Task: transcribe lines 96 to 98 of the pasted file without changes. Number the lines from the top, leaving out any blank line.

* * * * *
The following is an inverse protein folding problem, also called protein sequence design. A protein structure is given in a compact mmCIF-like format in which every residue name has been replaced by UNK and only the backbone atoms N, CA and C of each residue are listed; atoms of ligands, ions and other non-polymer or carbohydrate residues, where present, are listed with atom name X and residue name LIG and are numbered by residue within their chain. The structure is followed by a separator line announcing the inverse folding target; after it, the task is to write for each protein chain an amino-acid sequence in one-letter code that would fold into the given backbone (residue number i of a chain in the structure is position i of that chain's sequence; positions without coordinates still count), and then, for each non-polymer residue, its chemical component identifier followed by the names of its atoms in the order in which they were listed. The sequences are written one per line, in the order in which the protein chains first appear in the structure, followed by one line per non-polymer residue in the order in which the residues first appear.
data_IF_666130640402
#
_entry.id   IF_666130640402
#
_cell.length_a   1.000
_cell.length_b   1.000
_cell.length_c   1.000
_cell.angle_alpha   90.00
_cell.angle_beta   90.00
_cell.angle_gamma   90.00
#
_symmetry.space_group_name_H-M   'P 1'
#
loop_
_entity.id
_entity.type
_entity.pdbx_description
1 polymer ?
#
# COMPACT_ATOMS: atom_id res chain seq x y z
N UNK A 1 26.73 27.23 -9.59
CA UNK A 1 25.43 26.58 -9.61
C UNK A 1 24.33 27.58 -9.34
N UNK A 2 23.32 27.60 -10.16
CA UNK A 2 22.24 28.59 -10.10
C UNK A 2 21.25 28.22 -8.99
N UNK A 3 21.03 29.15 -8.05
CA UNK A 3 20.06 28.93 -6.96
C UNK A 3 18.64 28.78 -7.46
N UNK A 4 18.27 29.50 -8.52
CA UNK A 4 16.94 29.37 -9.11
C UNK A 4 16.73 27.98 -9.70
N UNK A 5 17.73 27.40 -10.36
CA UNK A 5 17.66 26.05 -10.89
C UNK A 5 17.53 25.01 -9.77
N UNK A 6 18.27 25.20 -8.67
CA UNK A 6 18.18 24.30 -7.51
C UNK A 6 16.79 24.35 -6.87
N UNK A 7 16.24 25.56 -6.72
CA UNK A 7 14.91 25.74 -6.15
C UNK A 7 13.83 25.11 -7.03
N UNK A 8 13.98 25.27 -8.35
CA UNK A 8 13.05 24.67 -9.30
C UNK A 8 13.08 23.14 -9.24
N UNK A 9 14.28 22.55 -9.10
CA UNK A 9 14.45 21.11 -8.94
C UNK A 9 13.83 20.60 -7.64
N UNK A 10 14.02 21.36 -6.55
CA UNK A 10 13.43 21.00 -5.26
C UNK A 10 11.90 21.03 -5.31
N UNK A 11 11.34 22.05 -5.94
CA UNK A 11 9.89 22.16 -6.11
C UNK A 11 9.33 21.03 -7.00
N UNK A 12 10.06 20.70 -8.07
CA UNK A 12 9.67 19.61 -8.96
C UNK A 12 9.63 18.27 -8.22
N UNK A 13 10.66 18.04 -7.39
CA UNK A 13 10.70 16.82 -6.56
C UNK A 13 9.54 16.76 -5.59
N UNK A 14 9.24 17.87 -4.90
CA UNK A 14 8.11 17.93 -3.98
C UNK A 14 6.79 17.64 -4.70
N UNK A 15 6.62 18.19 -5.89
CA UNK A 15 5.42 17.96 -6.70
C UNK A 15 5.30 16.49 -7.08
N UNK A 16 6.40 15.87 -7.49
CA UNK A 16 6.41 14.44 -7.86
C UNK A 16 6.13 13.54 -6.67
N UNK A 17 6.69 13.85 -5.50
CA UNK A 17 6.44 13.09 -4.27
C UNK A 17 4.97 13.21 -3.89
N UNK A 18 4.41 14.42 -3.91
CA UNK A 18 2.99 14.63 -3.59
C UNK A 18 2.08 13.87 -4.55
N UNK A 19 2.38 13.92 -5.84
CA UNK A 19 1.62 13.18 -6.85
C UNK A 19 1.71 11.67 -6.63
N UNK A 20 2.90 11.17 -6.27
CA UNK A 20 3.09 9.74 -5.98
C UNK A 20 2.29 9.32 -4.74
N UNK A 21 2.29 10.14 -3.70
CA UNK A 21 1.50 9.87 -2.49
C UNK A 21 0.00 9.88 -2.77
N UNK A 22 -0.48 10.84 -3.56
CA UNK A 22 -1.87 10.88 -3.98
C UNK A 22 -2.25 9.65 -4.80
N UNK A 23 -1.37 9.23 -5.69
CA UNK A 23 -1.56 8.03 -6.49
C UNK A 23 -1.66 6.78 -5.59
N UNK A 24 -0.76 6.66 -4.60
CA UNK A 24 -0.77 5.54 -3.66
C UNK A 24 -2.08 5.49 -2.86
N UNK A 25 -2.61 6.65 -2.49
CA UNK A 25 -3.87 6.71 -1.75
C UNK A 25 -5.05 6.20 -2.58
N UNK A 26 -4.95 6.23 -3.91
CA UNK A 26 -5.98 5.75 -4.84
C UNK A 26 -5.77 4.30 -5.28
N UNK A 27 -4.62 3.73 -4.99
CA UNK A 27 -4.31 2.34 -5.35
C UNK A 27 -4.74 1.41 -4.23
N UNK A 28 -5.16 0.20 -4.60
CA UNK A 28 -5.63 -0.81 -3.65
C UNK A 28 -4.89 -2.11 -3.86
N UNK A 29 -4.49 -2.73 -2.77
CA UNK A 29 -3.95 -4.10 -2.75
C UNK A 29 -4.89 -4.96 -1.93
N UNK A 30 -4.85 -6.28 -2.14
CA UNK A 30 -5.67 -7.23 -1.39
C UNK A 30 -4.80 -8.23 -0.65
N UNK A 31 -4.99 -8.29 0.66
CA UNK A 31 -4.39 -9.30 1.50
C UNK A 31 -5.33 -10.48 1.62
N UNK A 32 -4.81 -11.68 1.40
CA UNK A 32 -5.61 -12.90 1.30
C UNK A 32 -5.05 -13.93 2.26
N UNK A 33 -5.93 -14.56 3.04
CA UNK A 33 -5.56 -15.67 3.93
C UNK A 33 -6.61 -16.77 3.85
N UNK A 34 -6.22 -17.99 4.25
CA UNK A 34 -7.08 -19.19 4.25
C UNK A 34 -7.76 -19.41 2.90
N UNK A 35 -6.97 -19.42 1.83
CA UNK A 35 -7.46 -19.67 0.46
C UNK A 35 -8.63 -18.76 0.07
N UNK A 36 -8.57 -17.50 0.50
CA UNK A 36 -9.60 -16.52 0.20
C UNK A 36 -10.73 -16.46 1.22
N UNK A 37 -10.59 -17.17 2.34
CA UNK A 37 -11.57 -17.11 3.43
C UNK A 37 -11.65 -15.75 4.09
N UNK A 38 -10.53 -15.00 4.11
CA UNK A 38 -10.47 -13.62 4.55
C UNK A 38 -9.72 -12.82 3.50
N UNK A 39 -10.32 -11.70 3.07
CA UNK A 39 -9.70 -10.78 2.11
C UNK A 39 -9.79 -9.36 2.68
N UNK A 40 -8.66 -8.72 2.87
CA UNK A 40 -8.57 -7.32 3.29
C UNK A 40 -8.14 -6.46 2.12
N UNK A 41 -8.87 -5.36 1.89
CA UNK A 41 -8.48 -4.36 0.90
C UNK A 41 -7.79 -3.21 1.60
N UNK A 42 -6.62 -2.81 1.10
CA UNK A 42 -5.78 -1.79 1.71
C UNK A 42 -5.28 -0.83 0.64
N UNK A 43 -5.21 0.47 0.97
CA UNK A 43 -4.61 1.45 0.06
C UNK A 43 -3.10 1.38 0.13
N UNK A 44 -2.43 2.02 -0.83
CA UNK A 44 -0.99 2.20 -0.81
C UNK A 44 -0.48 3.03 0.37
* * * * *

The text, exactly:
C UNK A 25 -5.05 6.20 -2.58
N UNK A 26 -4.95 6.23 -3.91
CA UNK A 26 -5.98 5.75 -4.84